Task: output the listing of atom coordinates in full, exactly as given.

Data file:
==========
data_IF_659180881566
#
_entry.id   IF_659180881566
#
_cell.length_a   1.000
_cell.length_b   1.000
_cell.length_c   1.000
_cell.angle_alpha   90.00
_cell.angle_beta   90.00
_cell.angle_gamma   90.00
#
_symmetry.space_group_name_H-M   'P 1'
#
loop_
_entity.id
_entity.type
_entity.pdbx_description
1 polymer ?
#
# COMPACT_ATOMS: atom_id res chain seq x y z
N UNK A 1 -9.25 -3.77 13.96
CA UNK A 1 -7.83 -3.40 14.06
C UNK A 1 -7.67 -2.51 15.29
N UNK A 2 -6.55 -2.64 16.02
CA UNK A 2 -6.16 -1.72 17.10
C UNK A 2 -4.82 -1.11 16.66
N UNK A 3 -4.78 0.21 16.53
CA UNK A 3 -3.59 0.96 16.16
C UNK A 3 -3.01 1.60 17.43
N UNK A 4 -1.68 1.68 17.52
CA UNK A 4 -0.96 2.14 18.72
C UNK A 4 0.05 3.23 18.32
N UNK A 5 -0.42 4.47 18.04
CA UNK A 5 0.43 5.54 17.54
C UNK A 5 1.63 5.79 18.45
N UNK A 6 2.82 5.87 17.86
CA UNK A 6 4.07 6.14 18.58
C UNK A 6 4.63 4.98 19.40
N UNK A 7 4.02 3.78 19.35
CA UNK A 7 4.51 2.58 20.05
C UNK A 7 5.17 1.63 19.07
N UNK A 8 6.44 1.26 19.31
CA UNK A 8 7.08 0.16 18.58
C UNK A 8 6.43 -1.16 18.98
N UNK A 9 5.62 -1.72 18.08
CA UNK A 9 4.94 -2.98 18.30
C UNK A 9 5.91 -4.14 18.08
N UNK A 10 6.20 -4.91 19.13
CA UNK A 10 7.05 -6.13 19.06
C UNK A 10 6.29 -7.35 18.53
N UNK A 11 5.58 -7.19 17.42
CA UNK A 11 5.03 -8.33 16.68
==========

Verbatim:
data_IF_659180881566
#
_entry.id   IF_659180881566
#
_cell.length_a   1.000
_cell.length_b   1.000
_cell.length_c   1.000
_cell.angle_alpha   90.00
_cell.angle_beta   90.00
_cell.angle_gamma   90.00
#
_symmetry.space_group_name_H-M   'P 1'
#
loop_
_entity.id
_entity.type
_entity.pdbx_description
1 polymer ?
#
# COMPACT_ATOMS: atom_id res chain seq x y z
N UNK A 1 -9.25 -3.77 13.96
CA UNK A 1 -7.83 -3.40 14.06
C UNK A 1 -7.67 -2.51 15.29
N UNK A 2 -6.55 -2.64 16.02
CA UNK A 2 -6.16 -1.72 17.10
C UNK A 2 -4.82 -1.11 16.66
N UNK A 3 -4.78 0.21 16.53
CA UNK A 3 -3.59 0.96 16.16
C UNK A 3 -3.01 1.60 17.43
N UNK A 4 -1.68 1.68 17.52
CA UNK A 4 -0.96 2.14 18.72
C UNK A 4 0.05 3.23 18.32
N UNK A 5 -0.42 4.47 18.04
CA UNK A 5 0.43 5.54 17.54
C UNK A 5 1.63 5.79 18.45
N UNK A 6 2.82 5.87 17.86
CA UNK A 6 4.07 6.14 18.58
C UNK A 6 4.63 4.98 19.40
N UNK A 7 4.02 3.78 19.35
CA UNK A 7 4.51 2.58 20.05
C UNK A 7 5.17 1.63 19.07
N UNK A 8 6.44 1.26 19.31
CA UNK A 8 7.08 0.16 18.58
C UNK A 8 6.43 -1.16 18.98
N UNK A 9 5.62 -1.72 18.08
CA UNK A 9 4.94 -2.98 18.30
C UNK A 9 5.91 -4.14 18.08
N UNK A 10 6.20 -4.91 19.13
CA UNK A 10 7.05 -6.13 19.06
C UNK A 10 6.29 -7.35 18.53
N UNK A 11 5.58 -7.19 17.42
CA UNK A 11 5.03 -8.33 16.68